The Stratford Experience – in Three Parts
Friday 24th June: River Avon, Stratford to Wilmcote, Stratford-upon-Avon Canal, 3.5 Miles, 17 locks
Decades ago, when still not even a school pupil, Boatwif first fell under the spell of speech radio. At a quarter to two every afternoon, tum te tum, tum te tum, it was time for Listen With Mother. A nursery rhyme came first and then a story, then a closing rhyme. “Are you sitting comfortably? Then I shall begin,” the clear tones of Daphne Oxenford would enunciate.
This blog could be a long read, so scan quickly – or make that cup of tea, make yourself comfortable, and then begin.
Part One: Conversations and Coincidences
On a trip such as this conversations are rarely of the profound kind – but often a remark strikes a chord, stirs a memory, even raises a laugh. First coincidence to report comes via Cheshire Daughter. She had mentioned our travels to a Sussex-based colleague; at the time the Sharpness destination had just been reached. The colleague described her family boat, Marjorie, usually moored at Sharpness, but currently at Milford Haven. (see: http://www.flickr.com/photos/[email protected]/5798832025/ ) Furthermore, the colleague’s best friend’s father runs / ran the Southampton School of Navigation.
Next coincidence: seated beside us at Macbeth on Wednesday night was a couple from California, on the Cotswold section of their extensive UK itinerary. Though residents of San Francisco the daughter works in Downtown San Diego, her apartment right beside Balboa Park. (We know it well!)
Then yesterday, Boatwif and the Captain got caught up in a primary school study outing, crossing the road towards the Bancroft Basin. “My wife feels quite at home amongst you,” said the Captain to an escorting adult. “She used to be a teacher.”
“Oh, I’m not a teacher,” was the swift reply, “I’m just the Chair of Governors.”
“Snap!” was the Captain’s quick response. “But in Bedfordshire!”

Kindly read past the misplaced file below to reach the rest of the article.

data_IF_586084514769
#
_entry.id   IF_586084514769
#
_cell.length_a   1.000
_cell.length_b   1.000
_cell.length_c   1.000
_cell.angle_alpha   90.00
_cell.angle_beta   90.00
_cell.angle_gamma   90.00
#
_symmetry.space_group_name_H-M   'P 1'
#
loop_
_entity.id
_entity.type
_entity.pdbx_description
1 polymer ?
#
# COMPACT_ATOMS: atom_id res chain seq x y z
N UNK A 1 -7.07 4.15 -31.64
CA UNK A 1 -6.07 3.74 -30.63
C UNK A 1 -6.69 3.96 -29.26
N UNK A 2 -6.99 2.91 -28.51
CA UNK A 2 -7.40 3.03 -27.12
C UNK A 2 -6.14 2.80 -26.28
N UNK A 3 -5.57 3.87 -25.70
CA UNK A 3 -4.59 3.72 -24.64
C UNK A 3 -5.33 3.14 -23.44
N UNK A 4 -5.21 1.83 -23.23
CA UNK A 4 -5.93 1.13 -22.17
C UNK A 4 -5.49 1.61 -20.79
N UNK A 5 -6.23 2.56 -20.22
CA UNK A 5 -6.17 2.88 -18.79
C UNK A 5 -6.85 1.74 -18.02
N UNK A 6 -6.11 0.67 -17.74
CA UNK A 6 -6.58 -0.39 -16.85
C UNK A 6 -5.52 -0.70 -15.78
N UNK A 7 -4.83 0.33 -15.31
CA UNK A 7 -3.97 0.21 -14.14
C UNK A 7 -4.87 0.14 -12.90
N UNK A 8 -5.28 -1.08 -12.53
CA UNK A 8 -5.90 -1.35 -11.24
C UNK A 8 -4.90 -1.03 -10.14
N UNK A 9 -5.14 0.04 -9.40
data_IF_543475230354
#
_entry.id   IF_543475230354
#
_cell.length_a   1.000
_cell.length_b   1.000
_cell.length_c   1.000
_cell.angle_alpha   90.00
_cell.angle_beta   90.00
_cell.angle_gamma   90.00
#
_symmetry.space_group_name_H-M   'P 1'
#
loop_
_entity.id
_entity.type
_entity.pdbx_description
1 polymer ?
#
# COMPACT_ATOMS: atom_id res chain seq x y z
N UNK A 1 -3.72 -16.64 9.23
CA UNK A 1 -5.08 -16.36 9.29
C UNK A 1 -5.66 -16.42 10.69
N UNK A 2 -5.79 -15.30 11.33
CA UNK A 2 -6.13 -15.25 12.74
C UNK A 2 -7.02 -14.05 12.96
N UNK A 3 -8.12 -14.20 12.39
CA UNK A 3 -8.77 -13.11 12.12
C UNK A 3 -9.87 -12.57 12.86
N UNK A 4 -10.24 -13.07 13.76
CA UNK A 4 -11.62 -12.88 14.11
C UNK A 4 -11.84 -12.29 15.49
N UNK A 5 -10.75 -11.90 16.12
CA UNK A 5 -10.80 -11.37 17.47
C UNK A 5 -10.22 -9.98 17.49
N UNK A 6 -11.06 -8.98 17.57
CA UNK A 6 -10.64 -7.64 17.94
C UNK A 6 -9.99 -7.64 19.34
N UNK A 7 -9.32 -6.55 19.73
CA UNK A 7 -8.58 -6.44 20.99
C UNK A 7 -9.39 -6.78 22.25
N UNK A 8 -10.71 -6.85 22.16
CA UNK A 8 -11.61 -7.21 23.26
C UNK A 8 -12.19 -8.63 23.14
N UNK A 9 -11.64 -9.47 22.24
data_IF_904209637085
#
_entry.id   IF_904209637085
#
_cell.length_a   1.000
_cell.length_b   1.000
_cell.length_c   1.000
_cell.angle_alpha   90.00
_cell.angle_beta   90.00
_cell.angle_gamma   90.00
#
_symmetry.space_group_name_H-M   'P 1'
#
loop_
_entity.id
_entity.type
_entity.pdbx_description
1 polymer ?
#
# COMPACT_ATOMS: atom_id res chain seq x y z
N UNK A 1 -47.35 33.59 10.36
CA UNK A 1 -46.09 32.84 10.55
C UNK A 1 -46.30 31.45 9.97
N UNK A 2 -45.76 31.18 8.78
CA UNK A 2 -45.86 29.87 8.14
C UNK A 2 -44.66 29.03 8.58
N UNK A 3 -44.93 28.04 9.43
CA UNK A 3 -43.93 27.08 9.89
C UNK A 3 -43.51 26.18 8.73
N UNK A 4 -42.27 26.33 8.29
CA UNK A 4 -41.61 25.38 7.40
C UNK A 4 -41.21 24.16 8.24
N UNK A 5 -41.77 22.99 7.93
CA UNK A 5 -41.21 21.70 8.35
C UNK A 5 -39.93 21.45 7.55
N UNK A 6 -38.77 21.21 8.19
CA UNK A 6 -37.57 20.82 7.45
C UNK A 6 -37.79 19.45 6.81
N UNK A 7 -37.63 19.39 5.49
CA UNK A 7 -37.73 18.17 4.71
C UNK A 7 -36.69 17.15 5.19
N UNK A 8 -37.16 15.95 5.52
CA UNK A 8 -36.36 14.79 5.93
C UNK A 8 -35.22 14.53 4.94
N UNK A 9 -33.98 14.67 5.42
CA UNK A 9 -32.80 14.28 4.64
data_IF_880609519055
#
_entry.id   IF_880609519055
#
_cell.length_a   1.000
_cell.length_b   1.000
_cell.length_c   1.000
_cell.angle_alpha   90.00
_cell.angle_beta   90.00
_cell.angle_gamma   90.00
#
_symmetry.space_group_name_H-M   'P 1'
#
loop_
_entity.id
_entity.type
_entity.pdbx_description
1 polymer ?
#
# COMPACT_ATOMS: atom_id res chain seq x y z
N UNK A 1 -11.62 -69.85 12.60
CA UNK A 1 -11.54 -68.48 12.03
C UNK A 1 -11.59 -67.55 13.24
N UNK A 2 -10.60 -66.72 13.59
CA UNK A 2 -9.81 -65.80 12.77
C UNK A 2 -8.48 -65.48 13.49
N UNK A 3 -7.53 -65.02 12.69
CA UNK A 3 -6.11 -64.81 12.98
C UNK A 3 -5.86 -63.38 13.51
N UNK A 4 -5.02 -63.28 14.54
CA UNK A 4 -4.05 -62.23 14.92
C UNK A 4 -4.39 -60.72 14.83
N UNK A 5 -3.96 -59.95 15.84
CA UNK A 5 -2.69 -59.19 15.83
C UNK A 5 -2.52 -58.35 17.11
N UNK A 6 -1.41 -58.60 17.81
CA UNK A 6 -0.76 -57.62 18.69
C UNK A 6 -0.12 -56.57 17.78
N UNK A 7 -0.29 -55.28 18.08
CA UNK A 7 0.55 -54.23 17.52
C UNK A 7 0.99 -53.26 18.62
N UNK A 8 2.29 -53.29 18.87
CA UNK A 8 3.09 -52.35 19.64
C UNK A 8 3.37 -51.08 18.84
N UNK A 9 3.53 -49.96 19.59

Last coincidence to regale: Today it had been a hard morning locking up the Stratford Canal (more later). A horrible, tinny, clattering noise from the propeller impelled Boatwif to draw the boat in to the bank, rather than the open lock ahead. Back to the boat came the Captain. Not for a while has he been flat on the back deck, hands groping around the propeller. While he was retrieving a plastic bag, a nylon shopper and a piece of metal, boaters coming down the canal enquired about the state of the lock. Explanation offered. Then, said one, “Cleddau! That’s another Cleddau. Where are you from?” So Boatwif went into the Rivers – Milford Haven – Pembrokeshire routine when one interrupted:
” Well, there was a Cleddau at Kerridge!” But this is the one and the same boat! These boaters’ boat is moored at Kerridge and called – Kerridge. Our long October – April refit had not gone unnoticed. Conversation continued, he the Hon Sec of the Macclesfield Canal Society, the Canal Society’s badge recognised as displayed on our front window. Wonderful Wayne and TrustyTim, Cleddau’s refitters, had waved these boaters off from Kerridge just last Saturday.
Part Two: Stratford-upon-Avon and the RSC
This is a town “of many parts”. There are the usual useful shops, Boots, M &S, Sainsbury’s, WH Smith, Debenhams; there are the less common but equally useful (to us) shops like Robert Dyas and Lakeland; there are antique shops with masses of stock, gift shops, souvenir shops, smart fashion shops with stock discounted to (still) high prices. So that’s the commercial side. Then there are those properties or areas which are old, understated and usually with few people around. But the crowds gather and surge towards and around the honey pot sites, the Shakespeare Birthplace, the Hall Croft gardens, the Bancroft Basin, etc. How many times did the Cleddau crew find themselves within a horde of Japanese or Italian or Korean visitors! Boatwif yesterday embedded herself within such a group, whose leader used a rolled umbrella to conduct traffic to a halt and pedestrians across a road…
For Boatwif it is the theatre which is the magnet. Now this wonderful new building (but with some parts still old) is open to the world. Eighteen months ago we had observed the huge cranes, the plentiful scaffolding and the vast hoardings. In January this year the building was in its pre-opening state and we had enjoyed a guided tour.